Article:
Friday, February 12, 2016
Review: No Mortal Thing by Gerald Seymour
Reviewed by Terry Halligan.
(Read more of Terry's reviews for Euro Crime here.)
This is the author's latest book and the seventh that I've read for review, although I have enjoyed reading privately many others of his. The quality of his writing and research has not diminished over the years, in fact it seems to get better. I found this latest one just as exciting and dramatic as ever.
Jago is a kid from a rough part of London who has worked hard to get a job in a bank and is now on a fast-track secondment to the Berlin office.
Marcantonio is one of the new generation in the 'Ndrangheta crime families from Calabria, Southern Italy. He is in Germany to learn how to channel their illicit millions towards legitimate businesses all over Europe.
When Jago witnesses Marcantonio commit a vicious assault and the police seem uninterested, the Englishman refuses to let the matter drop.
After an unhappy meeting in Germany, Jago decides to put his job on hold and follow Marconio to Italy and after a chance meeting with a girl named Consolata, who gives him good advice he decides to observe Marcantonio and his Mafia family from under deep cover and debate how he can invoke justice against the offender. In the interest of reading a good story one has to suspend one's disbelief that a man in a very good and highly paid banking job in Germany would on a whim abandon it and go Italy to hurt in some way a Mafia gangster.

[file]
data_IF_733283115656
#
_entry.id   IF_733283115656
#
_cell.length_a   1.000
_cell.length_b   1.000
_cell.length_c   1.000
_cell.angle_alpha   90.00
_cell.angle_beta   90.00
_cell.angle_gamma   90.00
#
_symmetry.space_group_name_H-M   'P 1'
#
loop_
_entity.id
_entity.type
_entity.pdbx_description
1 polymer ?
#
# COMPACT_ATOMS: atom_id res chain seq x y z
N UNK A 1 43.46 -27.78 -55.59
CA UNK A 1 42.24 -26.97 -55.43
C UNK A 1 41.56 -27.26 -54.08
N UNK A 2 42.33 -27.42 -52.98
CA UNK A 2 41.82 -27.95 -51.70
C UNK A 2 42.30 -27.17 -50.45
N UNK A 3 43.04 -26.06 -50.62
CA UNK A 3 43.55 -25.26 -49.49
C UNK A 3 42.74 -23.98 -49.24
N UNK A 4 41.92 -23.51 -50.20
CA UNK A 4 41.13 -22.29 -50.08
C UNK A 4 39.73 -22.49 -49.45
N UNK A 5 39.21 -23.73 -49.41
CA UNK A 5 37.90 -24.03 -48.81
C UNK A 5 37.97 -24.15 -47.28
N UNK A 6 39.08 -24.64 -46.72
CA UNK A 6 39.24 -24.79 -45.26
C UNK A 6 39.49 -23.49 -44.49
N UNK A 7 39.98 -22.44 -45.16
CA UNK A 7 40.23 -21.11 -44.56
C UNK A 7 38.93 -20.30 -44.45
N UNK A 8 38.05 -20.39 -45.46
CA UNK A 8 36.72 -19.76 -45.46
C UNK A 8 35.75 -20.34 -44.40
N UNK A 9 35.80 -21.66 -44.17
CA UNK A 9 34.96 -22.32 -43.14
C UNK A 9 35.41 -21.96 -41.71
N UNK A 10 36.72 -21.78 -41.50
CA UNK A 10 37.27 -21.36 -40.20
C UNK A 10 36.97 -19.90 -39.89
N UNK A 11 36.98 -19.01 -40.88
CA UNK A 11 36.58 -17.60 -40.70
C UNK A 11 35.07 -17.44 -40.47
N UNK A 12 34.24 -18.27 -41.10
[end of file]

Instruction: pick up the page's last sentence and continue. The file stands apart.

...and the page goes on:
The story reminded me of his book A DENIABLE DEATH in that both stories employ the protagonist in a surveillance capacity under deep cover for quite long periods of time and the author's skill is deployed in lengthy descriptions of small movements of both the watchers and the targets. This may seem a bit long-winded but with the author's deep understanding of such tactics it becomes very tense. The book moves swiftly on until the explosive ending.
Gerald Seymour has been a full-time writer since 1978. NO MORTAL THING is his thirty-second novel. I hope he writes many more and that I get the chance to read them all as I have never known him to write a dull one. I enjoyed this book tremendously and was thoroughly enthralled until the final page. This story was absolutely gripping and I urge you to read this novel.
Terry Halligan, February 2016.